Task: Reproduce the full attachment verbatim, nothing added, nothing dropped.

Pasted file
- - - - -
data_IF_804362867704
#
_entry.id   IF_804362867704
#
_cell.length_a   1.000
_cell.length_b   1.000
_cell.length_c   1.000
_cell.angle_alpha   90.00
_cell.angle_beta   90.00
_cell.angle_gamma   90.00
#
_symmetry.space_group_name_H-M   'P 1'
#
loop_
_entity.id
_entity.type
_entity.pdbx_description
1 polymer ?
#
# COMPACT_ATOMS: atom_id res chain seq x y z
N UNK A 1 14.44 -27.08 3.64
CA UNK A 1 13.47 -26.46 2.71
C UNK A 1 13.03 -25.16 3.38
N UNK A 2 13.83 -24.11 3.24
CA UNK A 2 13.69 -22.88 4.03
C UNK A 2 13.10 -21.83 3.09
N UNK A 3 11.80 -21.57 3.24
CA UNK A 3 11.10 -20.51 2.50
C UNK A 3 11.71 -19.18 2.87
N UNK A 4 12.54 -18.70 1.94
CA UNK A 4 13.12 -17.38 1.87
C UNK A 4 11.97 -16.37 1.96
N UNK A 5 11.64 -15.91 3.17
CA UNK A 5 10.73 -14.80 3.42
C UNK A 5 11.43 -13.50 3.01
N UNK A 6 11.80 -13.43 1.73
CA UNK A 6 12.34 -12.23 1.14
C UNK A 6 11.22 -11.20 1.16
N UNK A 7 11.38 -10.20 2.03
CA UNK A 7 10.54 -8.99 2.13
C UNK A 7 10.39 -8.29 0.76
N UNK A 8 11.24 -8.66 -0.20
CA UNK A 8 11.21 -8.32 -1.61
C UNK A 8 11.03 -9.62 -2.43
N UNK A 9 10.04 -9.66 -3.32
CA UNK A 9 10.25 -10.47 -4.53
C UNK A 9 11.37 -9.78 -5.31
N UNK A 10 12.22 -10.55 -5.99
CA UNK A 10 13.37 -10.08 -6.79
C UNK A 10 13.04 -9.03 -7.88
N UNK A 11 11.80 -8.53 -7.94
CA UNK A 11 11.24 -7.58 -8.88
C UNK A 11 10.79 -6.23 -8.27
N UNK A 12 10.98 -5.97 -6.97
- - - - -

data_IF_804362867704
#
_entry.id   IF_804362867704
#
_cell.length_a   1.000
_cell.length_b   1.000
_cell.length_c   1.000
_cell.angle_alpha   90.00
_cell.angle_beta   90.00
_cell.angle_gamma   90.00
#
_symmetry.space_group_name_H-M   'P 1'
#
loop_
_entity.id
_entity.type
_entity.pdbx_description
1 polymer ?
#
# COMPACT_ATOMS: atom_id res chain seq x y z
N UNK A 1 14.44 -27.08 3.64
CA UNK A 1 13.47 -26.46 2.71
C UNK A 1 13.03 -25.16 3.38
N UNK A 2 13.83 -24.11 3.24
CA UNK A 2 13.69 -22.88 4.03
C UNK A 2 13.10 -21.83 3.09
N UNK A 3 11.80 -21.57 3.24
CA UNK A 3 11.10 -20.51 2.50
C UNK A 3 11.71 -19.18 2.87
N UNK A 4 12.54 -18.70 1.94
CA UNK A 4 13.12 -17.38 1.87
C UNK A 4 11.97 -16.37 1.96
N UNK A 5 11.64 -15.91 3.17
CA UNK A 5 10.73 -14.80 3.42
C UNK A 5 11.43 -13.50 3.01
N UNK A 6 11.80 -13.43 1.73
CA UNK A 6 12.34 -12.23 1.14
C UNK A 6 11.22 -11.20 1.16
N UNK A 7 11.38 -10.20 2.03
CA UNK A 7 10.54 -8.99 2.13
C UNK A 7 10.39 -8.29 0.76
N UNK A 8 11.24 -8.66 -0.20
CA UNK A 8 11.21 -8.32 -1.61
C UNK A 8 11.03 -9.62 -2.43
N UNK A 9 10.04 -9.66 -3.32
CA UNK A 9 10.25 -10.47 -4.53
C UNK A 9 11.37 -9.78 -5.31
N UNK A 10 12.22 -10.55 -5.99
CA UNK A 10 13.37 -10.08 -6.79
C UNK A 10 13.04 -9.03 -7.88
N UNK A 11 11.80 -8.53 -7.94
CA UNK A 11 11.24 -7.58 -8.88
C UNK A 11 10.79 -6.23 -8.27
N UNK A 12 10.98 -5.97 -6.97